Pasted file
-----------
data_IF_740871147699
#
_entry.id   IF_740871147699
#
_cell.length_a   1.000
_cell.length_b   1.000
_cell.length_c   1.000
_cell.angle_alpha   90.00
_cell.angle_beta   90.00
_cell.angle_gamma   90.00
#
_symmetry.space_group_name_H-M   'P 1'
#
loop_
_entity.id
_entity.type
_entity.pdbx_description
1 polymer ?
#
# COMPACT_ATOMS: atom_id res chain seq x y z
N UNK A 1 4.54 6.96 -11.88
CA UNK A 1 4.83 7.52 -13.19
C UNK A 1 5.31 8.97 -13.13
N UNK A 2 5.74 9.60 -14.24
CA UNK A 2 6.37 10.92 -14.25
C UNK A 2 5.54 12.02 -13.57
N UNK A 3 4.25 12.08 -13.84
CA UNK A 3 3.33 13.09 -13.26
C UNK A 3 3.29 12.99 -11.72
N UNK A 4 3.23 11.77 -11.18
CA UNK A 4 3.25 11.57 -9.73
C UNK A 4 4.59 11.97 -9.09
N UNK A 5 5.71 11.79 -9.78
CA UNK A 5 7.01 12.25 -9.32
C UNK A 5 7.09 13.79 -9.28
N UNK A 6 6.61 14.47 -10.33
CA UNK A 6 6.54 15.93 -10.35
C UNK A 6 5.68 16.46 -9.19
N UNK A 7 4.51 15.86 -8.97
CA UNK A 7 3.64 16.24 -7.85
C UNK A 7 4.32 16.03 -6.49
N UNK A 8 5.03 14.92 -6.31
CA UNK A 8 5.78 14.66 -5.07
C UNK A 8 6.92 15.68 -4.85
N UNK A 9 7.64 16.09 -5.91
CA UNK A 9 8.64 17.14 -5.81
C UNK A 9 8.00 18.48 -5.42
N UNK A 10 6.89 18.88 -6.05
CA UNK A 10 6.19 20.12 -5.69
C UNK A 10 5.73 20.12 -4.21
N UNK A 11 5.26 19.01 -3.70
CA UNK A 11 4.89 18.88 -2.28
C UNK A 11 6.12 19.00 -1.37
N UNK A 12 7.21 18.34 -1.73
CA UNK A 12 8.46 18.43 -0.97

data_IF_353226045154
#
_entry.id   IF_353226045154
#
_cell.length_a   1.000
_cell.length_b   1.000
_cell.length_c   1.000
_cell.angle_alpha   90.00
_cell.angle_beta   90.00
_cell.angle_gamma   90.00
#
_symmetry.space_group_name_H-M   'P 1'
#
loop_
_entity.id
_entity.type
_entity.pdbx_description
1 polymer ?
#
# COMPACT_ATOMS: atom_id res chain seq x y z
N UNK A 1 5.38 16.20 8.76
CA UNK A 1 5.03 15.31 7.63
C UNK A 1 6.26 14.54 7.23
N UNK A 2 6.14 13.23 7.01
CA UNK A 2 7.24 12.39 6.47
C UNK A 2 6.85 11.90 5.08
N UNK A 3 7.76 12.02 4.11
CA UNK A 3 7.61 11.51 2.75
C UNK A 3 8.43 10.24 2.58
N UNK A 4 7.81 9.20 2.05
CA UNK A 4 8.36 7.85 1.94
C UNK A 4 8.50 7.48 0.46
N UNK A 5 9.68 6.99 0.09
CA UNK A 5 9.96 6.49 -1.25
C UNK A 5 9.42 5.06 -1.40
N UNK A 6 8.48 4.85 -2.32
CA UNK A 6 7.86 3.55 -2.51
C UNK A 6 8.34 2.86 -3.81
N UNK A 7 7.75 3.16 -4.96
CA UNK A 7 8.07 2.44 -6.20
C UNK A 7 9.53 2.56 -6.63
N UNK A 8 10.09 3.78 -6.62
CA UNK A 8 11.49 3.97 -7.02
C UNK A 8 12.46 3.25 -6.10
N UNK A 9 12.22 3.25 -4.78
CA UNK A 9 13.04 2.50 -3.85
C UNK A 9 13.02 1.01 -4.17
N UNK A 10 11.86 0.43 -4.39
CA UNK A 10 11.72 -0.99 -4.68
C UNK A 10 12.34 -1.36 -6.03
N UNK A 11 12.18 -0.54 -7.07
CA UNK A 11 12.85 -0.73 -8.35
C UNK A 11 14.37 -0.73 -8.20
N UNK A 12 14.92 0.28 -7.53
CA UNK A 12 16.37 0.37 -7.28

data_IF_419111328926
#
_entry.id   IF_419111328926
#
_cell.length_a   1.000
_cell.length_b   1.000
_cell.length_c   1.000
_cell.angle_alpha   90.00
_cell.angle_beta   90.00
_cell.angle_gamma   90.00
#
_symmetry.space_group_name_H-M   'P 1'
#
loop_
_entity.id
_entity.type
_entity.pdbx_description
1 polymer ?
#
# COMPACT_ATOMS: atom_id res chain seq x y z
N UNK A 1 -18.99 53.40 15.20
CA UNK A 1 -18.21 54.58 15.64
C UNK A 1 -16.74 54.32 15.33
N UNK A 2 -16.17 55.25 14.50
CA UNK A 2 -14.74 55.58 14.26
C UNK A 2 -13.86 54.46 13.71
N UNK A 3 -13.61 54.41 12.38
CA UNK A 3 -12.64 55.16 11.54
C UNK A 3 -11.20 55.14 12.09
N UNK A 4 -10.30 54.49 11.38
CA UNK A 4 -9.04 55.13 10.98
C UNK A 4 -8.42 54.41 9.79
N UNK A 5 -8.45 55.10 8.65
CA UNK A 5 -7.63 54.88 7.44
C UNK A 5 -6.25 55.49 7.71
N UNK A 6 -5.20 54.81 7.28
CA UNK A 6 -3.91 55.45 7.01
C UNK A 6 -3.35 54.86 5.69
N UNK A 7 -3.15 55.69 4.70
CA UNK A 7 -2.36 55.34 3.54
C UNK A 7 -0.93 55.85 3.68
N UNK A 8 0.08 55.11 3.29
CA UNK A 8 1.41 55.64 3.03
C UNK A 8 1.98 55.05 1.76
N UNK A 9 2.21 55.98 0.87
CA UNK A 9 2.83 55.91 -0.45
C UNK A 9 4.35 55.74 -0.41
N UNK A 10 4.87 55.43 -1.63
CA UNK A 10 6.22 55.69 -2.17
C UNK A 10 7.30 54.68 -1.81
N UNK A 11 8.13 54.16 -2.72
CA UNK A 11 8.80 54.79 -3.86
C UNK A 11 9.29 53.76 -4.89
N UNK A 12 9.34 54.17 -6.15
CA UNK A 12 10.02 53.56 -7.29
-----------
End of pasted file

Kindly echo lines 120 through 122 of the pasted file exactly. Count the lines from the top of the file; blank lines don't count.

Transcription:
_cell.angle_gamma   90.00
#
_symmetry.space_group_name_H-M   'P 1'